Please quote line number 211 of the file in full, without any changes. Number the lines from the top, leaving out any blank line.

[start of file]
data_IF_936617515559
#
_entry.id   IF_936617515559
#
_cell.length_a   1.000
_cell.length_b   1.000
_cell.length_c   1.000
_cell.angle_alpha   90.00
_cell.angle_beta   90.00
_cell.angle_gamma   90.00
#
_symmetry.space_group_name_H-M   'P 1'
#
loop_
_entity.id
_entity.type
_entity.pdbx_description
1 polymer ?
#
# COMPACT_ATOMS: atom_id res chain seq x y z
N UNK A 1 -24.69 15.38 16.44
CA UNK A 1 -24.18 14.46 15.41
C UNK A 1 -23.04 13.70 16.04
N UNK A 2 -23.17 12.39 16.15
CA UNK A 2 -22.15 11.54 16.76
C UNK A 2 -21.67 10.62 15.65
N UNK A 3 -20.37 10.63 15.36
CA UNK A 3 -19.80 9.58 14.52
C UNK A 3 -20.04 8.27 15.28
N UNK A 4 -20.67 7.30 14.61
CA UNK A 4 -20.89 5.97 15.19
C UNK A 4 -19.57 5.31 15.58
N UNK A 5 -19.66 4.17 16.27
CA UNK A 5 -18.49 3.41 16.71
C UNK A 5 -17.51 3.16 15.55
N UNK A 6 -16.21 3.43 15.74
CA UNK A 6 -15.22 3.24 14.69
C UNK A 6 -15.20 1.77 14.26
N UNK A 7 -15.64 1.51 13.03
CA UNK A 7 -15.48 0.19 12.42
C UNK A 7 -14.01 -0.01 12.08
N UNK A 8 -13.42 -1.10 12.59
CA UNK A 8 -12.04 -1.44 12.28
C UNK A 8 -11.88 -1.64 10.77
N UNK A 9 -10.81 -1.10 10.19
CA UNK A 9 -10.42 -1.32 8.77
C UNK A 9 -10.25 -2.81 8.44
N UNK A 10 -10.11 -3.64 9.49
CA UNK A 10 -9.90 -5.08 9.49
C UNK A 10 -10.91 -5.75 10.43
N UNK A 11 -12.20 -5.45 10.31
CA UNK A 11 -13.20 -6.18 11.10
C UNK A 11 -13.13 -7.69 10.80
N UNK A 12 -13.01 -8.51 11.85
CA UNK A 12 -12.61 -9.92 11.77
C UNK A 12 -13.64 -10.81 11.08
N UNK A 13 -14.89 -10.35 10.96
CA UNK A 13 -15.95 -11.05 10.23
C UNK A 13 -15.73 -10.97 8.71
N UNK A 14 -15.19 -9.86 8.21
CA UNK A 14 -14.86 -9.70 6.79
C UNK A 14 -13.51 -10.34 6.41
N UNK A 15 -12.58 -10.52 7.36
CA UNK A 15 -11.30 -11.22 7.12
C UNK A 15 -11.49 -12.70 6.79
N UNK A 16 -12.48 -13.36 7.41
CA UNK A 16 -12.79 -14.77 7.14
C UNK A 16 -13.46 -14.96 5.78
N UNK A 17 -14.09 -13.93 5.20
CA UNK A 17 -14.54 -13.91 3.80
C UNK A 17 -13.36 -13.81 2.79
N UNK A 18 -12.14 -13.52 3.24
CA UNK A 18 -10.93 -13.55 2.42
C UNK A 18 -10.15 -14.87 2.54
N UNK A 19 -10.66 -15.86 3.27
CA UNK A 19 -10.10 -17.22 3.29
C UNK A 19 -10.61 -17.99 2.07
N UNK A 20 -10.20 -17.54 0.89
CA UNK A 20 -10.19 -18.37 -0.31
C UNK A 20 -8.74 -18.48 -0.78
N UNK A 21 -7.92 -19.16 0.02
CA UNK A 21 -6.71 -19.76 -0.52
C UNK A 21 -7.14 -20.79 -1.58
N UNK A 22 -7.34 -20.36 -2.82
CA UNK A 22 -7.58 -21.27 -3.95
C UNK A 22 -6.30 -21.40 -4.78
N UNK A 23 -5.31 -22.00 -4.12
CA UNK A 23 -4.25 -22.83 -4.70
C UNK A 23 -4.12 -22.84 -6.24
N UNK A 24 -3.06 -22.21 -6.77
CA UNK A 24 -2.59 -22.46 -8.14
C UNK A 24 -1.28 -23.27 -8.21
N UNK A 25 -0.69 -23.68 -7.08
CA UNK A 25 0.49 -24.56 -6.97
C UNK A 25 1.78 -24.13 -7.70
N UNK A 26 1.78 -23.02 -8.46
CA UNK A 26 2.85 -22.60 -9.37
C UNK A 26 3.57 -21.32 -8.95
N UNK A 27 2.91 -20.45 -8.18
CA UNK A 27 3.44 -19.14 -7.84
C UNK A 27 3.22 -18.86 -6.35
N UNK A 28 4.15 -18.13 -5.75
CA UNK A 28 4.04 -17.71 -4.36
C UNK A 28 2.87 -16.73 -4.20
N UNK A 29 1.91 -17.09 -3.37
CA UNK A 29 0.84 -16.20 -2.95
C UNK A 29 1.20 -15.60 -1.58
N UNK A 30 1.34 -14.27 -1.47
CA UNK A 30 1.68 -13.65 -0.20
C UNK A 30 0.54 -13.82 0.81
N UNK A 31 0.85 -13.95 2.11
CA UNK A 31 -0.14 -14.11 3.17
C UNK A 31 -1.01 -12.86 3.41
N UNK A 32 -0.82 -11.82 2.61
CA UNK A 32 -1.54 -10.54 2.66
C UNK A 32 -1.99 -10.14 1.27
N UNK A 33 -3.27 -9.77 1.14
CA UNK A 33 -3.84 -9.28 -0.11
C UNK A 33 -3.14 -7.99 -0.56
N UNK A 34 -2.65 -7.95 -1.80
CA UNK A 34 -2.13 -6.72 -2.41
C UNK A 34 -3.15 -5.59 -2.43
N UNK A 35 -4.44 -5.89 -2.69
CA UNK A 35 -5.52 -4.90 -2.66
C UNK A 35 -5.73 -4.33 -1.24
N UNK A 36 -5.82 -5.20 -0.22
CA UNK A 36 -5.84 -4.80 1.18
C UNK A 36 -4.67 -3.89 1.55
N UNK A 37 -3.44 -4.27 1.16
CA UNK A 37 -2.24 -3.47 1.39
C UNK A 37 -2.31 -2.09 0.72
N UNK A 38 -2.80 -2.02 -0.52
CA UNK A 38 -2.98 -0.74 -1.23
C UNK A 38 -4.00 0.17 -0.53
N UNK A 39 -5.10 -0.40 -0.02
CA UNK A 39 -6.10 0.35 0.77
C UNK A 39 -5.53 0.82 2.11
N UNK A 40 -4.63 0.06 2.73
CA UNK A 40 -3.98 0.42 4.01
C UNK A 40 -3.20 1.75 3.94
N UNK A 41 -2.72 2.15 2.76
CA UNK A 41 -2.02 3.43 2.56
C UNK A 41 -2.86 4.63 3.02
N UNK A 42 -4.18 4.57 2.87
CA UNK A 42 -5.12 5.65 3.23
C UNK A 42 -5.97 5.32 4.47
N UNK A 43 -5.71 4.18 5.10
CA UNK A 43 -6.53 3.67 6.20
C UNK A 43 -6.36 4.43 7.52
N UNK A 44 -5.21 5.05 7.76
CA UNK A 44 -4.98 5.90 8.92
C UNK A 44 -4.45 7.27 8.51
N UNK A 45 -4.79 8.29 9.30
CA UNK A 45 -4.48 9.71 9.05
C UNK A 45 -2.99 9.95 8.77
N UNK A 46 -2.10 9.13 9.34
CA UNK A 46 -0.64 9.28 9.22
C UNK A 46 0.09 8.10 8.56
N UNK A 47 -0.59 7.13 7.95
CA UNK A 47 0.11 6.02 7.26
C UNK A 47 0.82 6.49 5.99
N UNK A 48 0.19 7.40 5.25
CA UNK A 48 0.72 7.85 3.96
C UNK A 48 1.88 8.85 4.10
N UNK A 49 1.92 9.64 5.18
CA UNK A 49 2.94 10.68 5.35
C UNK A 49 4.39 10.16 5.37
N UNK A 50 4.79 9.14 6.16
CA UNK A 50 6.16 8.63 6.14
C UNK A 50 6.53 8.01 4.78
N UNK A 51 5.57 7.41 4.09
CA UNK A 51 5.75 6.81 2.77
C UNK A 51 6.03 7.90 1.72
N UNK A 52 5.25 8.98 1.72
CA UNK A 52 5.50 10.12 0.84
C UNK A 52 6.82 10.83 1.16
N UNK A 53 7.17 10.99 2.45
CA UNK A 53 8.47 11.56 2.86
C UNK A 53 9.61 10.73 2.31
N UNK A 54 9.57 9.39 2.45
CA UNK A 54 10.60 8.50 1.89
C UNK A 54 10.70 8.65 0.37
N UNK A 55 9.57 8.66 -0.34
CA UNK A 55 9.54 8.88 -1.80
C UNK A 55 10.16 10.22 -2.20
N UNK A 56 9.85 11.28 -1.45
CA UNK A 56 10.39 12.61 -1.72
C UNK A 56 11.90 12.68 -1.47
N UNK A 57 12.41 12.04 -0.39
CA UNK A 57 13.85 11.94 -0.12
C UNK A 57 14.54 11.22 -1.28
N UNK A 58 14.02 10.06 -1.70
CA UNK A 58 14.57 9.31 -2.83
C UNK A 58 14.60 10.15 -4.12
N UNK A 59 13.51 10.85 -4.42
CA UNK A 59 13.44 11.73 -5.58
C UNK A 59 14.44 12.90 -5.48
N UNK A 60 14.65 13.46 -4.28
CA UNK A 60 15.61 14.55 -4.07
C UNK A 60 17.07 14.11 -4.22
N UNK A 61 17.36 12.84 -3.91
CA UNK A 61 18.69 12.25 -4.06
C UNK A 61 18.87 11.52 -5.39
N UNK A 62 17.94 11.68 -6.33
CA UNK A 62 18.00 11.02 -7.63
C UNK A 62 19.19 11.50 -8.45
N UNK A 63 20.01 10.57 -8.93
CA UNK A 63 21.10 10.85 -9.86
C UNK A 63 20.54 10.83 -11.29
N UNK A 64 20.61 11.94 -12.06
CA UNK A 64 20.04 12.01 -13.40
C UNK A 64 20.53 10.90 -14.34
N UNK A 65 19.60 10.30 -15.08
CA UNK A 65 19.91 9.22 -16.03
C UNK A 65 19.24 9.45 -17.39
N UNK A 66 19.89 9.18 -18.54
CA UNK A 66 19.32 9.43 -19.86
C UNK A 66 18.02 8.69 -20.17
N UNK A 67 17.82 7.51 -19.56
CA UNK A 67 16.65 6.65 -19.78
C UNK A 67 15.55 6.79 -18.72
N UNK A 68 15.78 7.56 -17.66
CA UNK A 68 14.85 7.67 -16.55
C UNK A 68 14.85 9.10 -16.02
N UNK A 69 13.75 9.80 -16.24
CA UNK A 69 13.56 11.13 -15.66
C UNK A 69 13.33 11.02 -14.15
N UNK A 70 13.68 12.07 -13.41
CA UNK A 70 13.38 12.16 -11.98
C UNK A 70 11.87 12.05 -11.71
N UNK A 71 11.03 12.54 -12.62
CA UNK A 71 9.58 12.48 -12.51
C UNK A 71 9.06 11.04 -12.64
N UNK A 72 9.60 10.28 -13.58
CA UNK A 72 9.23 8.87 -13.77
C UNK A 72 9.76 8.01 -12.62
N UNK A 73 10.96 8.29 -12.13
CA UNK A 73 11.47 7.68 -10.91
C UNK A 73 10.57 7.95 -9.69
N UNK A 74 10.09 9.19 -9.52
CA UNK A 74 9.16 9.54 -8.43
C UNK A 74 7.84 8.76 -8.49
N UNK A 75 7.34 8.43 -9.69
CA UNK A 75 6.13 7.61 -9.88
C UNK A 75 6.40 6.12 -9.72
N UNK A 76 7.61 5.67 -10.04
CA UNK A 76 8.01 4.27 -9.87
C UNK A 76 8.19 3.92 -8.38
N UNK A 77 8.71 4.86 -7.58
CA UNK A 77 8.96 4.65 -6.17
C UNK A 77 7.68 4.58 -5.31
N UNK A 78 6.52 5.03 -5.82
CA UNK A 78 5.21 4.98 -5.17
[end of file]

CA UNK A 64 20.04 12.01 -13.40